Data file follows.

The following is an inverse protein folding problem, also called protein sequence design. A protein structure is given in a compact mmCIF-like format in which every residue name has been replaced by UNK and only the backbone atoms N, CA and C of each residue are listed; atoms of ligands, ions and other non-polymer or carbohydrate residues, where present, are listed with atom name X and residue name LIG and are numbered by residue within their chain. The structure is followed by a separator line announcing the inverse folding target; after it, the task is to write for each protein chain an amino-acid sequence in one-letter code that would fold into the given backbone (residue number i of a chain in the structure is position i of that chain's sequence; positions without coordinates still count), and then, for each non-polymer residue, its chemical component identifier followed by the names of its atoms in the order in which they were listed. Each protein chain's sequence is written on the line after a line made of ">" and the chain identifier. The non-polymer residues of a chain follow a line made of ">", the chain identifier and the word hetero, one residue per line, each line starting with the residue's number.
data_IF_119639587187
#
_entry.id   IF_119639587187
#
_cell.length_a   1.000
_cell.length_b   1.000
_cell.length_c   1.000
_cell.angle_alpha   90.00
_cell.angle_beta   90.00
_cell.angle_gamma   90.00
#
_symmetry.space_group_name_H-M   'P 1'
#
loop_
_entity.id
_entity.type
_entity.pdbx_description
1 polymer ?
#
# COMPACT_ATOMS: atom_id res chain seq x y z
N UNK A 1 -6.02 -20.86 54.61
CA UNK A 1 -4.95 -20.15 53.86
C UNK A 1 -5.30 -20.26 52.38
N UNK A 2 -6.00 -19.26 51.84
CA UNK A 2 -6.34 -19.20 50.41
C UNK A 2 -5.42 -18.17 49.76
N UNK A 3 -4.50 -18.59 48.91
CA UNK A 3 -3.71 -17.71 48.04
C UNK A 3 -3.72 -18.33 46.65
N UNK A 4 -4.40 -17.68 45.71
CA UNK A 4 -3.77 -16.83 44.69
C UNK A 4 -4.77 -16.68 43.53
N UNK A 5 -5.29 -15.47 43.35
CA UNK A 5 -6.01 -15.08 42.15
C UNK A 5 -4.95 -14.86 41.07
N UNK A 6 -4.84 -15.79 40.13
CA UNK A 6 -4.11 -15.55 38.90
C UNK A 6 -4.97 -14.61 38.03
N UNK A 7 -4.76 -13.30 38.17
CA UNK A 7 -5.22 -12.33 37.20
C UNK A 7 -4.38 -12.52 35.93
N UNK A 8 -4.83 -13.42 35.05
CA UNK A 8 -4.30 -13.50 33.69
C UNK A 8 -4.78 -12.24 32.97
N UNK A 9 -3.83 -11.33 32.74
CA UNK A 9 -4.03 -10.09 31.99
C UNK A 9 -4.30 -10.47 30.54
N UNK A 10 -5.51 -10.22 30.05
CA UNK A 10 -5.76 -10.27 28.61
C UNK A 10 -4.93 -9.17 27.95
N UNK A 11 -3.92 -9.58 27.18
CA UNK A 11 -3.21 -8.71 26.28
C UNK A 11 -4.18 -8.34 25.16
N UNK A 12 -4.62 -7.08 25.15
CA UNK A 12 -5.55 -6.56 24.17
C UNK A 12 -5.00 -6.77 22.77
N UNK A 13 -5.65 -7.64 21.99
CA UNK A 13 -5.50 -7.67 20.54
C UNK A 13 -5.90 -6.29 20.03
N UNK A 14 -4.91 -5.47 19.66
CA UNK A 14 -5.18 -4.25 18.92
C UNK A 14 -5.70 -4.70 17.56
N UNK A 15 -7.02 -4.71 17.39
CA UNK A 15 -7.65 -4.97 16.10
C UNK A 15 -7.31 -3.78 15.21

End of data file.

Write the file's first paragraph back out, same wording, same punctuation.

The following is an inverse protein folding problem, also called protein sequence design. A protein structure is given in a compact mmCIF-like format in which every residue name has been replaced by UNK and only the backbone atoms N, CA and C of each residue are listed; atoms of ligands, ions and other non-polymer or carbohydrate residues, where present, are listed with atom name X and residue name LIG and are numbered by residue within their chain. The structure is followed by a separator line announcing the inverse folding target; after it, the task is to write for each protein chain an amino-acid sequence in one-letter code that would fold into the given backbone (residue number i of a chain in the structure is position i of that chain's sequence; positions without coordinates still count), and then, for each non-polymer residue, its chemical component identifier followed by the names of its atoms in the order in which they were listed. Each protein chain's sequence is written on the line after a line made of ">" and the chain identifier. The non-polymer residues of a chain follow a line made of ">", the chain identifier and the word hetero, one residue per line, each line starting with the residue's number.